On Farmville and social capital

A. J. Patrick Liszkiewicz writes:

One wonders if this is a good thing. It is difficult to imagine Aristotle or Caillois celebrating Farmville as essential to citizenship. Indeed, when one measures Farmville against Roger Caillois’ six criteria for defining games, Farmville fails to satisfy each and every one. Caillois stated that games must be free from obligation, separate from ‘real life,’ uncertain in outcome, an unproductive activity, governed by rules, and make-believe.[12] In comparison:

(1) Farmville is defined by obligation, routine, and responsibility;
(2) Farmville encroaches and depends upon real life, and is never entirely separate from it;
(3) Farmville is always certain in outcome, and involves neither chance nor skill;
(4) Farmville is a productive activity, in that it adds to the social capital upon which Facebook and Zynga depend for their wealth;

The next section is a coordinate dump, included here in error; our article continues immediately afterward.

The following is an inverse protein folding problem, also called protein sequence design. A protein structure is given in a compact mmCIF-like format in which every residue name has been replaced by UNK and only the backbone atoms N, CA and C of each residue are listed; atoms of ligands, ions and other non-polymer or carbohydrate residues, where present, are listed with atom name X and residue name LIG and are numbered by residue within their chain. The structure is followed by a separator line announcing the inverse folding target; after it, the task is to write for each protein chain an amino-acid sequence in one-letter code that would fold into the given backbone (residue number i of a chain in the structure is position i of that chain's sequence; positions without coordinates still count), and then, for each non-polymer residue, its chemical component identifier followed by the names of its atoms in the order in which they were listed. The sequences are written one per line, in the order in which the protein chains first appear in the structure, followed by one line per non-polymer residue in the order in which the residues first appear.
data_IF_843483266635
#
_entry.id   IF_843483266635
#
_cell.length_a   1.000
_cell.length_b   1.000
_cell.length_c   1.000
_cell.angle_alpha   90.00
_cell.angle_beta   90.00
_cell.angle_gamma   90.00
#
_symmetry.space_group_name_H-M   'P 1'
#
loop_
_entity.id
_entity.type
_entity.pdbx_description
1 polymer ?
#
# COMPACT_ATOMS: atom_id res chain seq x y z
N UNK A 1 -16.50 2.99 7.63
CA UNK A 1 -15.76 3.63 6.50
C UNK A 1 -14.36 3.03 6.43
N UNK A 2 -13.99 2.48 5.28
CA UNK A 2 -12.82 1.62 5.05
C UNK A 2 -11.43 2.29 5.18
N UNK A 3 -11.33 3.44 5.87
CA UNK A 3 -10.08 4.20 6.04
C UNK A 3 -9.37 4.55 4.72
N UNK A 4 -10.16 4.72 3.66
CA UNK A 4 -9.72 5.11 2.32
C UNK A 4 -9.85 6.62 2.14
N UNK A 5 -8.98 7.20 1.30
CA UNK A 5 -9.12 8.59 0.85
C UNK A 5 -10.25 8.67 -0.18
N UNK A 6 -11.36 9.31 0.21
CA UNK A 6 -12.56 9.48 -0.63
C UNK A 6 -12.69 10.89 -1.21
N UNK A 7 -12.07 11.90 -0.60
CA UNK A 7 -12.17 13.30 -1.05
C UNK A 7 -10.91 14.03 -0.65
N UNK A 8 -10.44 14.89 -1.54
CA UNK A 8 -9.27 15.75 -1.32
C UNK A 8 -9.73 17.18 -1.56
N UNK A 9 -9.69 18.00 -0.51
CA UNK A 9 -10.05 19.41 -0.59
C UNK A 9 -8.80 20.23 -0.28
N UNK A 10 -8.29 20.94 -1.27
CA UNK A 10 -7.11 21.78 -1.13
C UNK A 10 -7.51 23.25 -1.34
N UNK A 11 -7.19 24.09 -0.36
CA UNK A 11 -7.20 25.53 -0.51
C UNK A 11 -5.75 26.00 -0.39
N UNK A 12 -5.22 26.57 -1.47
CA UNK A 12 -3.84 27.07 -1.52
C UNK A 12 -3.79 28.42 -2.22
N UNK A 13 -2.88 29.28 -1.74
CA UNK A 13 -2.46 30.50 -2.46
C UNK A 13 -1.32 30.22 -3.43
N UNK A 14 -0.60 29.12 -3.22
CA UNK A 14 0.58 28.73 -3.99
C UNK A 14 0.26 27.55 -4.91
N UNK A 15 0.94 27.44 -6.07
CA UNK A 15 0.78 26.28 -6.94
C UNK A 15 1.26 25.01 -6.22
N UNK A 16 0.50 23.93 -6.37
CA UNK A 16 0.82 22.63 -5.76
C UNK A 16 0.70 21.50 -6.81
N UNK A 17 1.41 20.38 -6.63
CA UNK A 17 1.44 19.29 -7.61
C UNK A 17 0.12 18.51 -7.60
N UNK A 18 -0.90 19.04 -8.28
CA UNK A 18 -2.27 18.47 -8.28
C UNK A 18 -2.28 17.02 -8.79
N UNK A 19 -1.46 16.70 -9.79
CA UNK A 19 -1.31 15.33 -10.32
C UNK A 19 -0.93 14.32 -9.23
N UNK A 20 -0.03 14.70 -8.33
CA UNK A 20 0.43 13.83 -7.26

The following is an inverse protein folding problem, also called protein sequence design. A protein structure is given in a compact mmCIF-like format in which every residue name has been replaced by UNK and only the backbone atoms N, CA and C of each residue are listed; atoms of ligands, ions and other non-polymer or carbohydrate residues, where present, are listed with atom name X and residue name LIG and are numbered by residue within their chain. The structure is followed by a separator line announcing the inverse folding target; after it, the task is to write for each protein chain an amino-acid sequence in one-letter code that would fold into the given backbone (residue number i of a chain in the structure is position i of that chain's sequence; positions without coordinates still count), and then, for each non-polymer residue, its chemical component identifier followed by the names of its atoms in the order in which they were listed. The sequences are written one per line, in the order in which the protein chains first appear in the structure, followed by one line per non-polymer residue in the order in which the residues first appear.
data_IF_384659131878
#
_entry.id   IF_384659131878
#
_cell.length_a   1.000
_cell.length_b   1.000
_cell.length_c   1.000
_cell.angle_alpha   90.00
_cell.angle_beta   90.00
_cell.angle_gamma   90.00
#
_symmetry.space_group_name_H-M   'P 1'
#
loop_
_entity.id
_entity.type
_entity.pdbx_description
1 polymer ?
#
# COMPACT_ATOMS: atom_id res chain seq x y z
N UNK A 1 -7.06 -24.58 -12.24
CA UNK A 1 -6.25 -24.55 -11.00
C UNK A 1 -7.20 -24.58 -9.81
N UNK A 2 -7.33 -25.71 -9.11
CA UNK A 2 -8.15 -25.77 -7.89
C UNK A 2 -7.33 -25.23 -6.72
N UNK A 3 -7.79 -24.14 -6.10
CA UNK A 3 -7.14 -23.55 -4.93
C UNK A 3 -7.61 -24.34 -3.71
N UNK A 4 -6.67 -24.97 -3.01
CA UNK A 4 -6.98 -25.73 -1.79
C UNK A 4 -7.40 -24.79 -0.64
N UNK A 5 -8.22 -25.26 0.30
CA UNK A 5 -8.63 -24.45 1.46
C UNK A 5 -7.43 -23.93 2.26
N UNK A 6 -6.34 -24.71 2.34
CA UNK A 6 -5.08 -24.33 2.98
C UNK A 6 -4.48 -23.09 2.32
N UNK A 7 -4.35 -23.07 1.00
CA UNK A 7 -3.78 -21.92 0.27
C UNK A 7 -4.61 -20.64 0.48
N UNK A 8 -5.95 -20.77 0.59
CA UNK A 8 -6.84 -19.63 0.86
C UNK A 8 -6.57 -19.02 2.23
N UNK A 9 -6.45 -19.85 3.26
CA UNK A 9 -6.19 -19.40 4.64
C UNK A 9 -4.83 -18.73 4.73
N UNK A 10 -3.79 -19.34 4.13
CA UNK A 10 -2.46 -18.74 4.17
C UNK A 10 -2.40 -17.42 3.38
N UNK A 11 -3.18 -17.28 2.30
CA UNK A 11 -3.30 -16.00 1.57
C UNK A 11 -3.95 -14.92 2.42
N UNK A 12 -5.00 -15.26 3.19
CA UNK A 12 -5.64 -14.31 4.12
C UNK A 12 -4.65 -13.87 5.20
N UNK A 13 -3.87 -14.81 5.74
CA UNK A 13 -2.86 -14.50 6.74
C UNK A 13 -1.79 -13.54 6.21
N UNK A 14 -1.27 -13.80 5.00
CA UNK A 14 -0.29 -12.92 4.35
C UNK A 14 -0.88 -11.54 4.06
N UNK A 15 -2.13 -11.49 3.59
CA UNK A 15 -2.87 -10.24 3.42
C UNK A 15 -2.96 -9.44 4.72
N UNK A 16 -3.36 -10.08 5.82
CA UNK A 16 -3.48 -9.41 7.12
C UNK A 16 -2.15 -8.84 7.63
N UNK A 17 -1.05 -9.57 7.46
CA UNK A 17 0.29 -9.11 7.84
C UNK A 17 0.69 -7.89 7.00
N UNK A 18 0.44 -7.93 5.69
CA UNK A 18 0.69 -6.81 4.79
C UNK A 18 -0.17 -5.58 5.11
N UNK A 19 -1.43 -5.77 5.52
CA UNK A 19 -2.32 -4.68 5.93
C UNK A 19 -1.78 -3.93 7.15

(5) Farmville is governed not by rules, but by habits, and simple cause-and-effect;
(6) Farmville is not make-believe, in that it requires neither immersion nor suspension of disbelief.

Of these points, the fourth is the most troubling. While playing Farmville might not qualify as work or labor, it is certainly a productive activity, as playing Farmville serves to enlarge and strengthen social capital. Capital is defined as “any form of wealth employed or capable of being employed in the production of more wealth.”[13] New media companies like Zynga and Facebook depend upon such wealth in generating revenue, just as President Obama depends on social capital to raise money, to organize, and to communicate. Unlike President Obama, though, Zynga is not an elected official, and is not obligated to act with the public’s interests in mind.

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